Tuesday, August 23, 2011

Corn: "Crop conditions dip again" as New Crop Hits Contract High (CORN; DBA; MOO)

From the Des Moines Register:
The condition of the corn and soybean crops continued to deteriorate through the week ending Sunday, with the percentage of the U.S. corn crop rated good to excellent by the U.S. Department of Agriculture dropping from 60 percent last week to 57 percent this week. A year ago 70 percent of the U.S. corn crop was rated good to excellent.

Dryness continues to be a problem over most of Iowa. State Climatologist Harry Hillaker said statewide average precipitation was 0.68 inch while normal for the week is 0.95 inch....MORE
The headline at Reuters Africa:

 GRAINS-US new-crop corn hits contract high as ratings fall

The University of Illinois' farmdocDaily talks about a subject I mentioned in August 12ths "Lend Me Your Ears: If Corn Futures Are Headed to Record Highs, End Users Will Have to Ration Use (CORN)":
Following up on yesterday's "USDA lowers corn yield estimates"
Actually it's more triage than rationing but in the trade the mental model is that price rations who can afford the feedstock.

Hog and cattle farmers tend to stop bidding first, sending herds to slaughter rather than continuing to feed and potentially locking in losses.
Then food producers stop bidding as the end user consumer balks at paying more for their high-fructose-corn-syrup enhanced packaged food.

Lastly the ethanol producers who, thanks to the mandated use of the product, tariffs on imports and the tax credit have the money to bid.

That's the food chain, in "Brainpower Nation" we burn our food to appease Al Gore and the Gods of Iowa.
(that heretic has recanted but he waited until the industry was entrenched)
From farmdoc:
Pork Producers Ability to Pay for Corn
This year’s corn crop is not big enough to meet the entire consumption base that has been built. Prices will have to be high enough to convince some end users to reduce consumption from current levels. Can the pork industry compete with other end users?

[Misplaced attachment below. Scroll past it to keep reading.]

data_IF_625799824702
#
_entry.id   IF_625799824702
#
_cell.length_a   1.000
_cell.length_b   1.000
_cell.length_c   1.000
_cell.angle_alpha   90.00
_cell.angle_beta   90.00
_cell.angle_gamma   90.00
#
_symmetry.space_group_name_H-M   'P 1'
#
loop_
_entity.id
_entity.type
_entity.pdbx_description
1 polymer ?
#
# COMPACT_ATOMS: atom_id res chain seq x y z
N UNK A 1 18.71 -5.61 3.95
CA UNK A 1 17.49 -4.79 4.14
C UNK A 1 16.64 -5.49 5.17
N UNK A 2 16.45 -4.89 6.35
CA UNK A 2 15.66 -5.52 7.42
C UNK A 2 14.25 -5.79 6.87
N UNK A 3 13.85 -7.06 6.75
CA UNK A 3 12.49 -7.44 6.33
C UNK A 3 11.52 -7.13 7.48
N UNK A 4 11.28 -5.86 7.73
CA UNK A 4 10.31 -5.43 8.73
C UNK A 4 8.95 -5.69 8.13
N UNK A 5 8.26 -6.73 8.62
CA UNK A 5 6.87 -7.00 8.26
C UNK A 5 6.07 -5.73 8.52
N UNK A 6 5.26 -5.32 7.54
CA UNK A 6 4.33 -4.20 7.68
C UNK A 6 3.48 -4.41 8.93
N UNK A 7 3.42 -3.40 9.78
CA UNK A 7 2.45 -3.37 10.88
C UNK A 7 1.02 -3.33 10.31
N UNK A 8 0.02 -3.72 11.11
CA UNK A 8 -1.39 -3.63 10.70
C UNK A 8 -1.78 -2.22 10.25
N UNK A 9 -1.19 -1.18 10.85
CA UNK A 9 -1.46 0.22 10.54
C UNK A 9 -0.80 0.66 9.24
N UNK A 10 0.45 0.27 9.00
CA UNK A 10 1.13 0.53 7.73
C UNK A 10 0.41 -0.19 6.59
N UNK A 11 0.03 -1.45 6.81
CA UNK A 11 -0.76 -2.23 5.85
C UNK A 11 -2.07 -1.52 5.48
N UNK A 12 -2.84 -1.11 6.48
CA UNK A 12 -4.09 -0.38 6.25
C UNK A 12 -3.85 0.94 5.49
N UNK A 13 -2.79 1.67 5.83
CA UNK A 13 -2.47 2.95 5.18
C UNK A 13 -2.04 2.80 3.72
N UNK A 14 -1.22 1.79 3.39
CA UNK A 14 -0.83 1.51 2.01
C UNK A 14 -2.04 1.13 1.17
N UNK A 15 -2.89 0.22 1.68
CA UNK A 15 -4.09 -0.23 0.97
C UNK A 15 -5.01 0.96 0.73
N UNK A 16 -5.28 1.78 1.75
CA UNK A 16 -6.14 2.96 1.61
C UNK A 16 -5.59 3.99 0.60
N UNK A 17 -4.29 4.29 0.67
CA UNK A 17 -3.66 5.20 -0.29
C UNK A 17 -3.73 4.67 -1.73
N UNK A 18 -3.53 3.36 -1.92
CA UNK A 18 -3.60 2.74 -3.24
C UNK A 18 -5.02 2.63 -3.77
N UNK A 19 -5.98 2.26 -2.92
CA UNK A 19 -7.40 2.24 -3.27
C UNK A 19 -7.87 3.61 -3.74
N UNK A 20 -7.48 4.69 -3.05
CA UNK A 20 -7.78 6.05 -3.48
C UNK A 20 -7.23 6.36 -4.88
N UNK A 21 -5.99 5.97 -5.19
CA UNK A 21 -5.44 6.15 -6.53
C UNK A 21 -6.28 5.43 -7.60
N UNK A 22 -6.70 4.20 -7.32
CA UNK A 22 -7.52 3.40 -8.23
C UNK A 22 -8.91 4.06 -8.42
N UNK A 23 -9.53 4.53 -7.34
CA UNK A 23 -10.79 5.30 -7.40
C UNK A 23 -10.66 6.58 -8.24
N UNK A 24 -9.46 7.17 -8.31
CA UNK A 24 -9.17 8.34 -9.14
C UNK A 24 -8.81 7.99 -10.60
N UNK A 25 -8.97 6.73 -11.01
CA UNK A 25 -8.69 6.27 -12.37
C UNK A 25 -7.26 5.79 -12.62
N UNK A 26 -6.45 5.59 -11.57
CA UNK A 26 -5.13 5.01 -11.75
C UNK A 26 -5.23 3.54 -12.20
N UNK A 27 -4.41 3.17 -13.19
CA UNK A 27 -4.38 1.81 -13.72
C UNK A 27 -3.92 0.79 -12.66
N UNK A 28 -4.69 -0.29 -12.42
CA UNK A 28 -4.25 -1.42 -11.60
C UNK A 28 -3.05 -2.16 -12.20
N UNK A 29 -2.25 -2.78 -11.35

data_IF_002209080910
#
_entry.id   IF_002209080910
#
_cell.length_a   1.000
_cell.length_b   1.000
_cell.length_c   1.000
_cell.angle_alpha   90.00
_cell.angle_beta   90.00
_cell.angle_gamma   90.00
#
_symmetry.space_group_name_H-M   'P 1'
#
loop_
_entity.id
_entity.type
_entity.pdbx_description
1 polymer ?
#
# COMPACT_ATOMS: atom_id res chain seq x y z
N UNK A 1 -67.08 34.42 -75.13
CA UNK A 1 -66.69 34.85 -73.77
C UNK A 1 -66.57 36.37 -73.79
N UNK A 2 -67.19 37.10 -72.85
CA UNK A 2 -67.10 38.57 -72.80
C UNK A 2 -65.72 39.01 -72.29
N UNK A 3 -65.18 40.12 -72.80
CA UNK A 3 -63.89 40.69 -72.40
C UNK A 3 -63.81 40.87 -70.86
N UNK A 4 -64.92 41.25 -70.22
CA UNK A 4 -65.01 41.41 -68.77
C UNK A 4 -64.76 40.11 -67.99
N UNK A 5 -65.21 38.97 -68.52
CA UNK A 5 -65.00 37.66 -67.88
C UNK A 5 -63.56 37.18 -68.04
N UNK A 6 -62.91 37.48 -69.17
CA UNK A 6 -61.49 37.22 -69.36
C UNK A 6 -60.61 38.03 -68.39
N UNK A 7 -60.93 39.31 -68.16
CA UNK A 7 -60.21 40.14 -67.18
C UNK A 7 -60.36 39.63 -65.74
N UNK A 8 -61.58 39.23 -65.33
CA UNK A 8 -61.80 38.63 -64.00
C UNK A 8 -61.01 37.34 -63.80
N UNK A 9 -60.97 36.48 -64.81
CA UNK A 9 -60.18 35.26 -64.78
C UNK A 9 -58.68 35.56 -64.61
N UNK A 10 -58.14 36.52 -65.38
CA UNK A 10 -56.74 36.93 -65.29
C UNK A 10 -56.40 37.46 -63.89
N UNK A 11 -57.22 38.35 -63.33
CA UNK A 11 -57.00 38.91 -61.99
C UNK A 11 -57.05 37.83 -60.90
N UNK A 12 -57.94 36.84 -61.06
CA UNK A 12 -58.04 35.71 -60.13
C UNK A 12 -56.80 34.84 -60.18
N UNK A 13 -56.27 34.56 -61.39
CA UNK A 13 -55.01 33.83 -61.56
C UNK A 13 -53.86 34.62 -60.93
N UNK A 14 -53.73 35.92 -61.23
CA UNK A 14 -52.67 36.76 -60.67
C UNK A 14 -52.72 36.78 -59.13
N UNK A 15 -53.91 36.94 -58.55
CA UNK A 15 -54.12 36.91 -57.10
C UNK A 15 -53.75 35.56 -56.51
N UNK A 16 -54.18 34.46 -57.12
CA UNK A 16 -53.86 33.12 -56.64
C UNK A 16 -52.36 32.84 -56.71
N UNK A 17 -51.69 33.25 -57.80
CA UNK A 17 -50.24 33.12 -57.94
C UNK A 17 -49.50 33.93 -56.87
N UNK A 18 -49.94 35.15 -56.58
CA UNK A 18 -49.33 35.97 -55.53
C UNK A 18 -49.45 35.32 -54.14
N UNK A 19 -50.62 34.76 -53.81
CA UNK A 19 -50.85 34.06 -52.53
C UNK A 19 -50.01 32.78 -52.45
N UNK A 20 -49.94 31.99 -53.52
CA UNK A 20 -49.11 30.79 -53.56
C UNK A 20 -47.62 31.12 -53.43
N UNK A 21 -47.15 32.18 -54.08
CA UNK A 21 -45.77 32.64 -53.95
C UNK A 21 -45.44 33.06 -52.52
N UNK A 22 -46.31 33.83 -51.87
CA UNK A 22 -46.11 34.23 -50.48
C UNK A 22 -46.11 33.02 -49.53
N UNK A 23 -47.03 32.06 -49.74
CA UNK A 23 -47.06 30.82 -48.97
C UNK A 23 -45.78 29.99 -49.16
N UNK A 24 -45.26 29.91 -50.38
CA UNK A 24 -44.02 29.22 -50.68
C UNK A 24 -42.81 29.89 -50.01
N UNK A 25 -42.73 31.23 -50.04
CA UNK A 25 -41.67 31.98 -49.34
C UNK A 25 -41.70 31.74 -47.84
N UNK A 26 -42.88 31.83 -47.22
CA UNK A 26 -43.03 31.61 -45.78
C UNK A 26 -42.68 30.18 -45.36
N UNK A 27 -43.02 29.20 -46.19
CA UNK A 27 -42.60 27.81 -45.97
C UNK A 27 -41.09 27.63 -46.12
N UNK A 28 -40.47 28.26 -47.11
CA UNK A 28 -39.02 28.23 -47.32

The answer is complex and will depend on many factors including how small the U.S. corn crop is and production in the southern hemisphere this winter. Ultimately the question is how high corn prices have to be to get a sufficient number of end users to reduce consumption. 

The largest competitor for corn in the coming year will be the ethanol industry where USDA analysts currently estimate 5.1 billion bushels of corn use. To meet the mandated domestic Renewable Fuels Standard (RFS) will require about 4.7 billion bushels with nearly 400 million additional bushels used to make ethanol that will be exported. The 5.1 billion bushels of mostly mandated usage is 39 percent of the 2011 crop.

Mandated corn use was troublesome to the animal industries when corn was abundant. Now with short corn supplies, the concerns are even greater. Clearly use of 400 million bushels of a limited corn supply to produce ethanol to be exported to countries like Brazil is far beyond the intent of Congress in the 2007 energy legislation that established the current RFS. The short corn supply increases the odds that some end users, including the animal industries, will appeal to the EPA to consider exercising the emergency clause to reduce ethanol mandates for 2012.

Without a reduction in mandates, the cut-back in corn usage will primarily be thrust upon the non-fuel sectors represented primarily by the domestic animal sector and corn exports. There has been a general assumption that foreign customers would reduce consumption as prices rise, however in 2007/08 foreign customers increased purchases. Given the low value of the dollar and strong desire of many foreign governments to do what they can to moderate food inflation, the question remains whether the foreign sector will cut U.S. corn imports this year.

In 2007/08 the domestic livestock industry could not pay more than $6 per bushel for corn. That is no longer true as reduced per capita production over the past four years has increased farm level prices for animal products. Corn prices will have to move to new record highs on a marketing year basis to get animal industries to reduce corn use....MORE
And that, boys and girls, is why your bacon costs more than a year ago and will be higher yet next year, after the hog farmers give up.

There will be some bargains in-between as the herd gets slaughtered causing prices to dip.
I may be in the market for some cold storage property.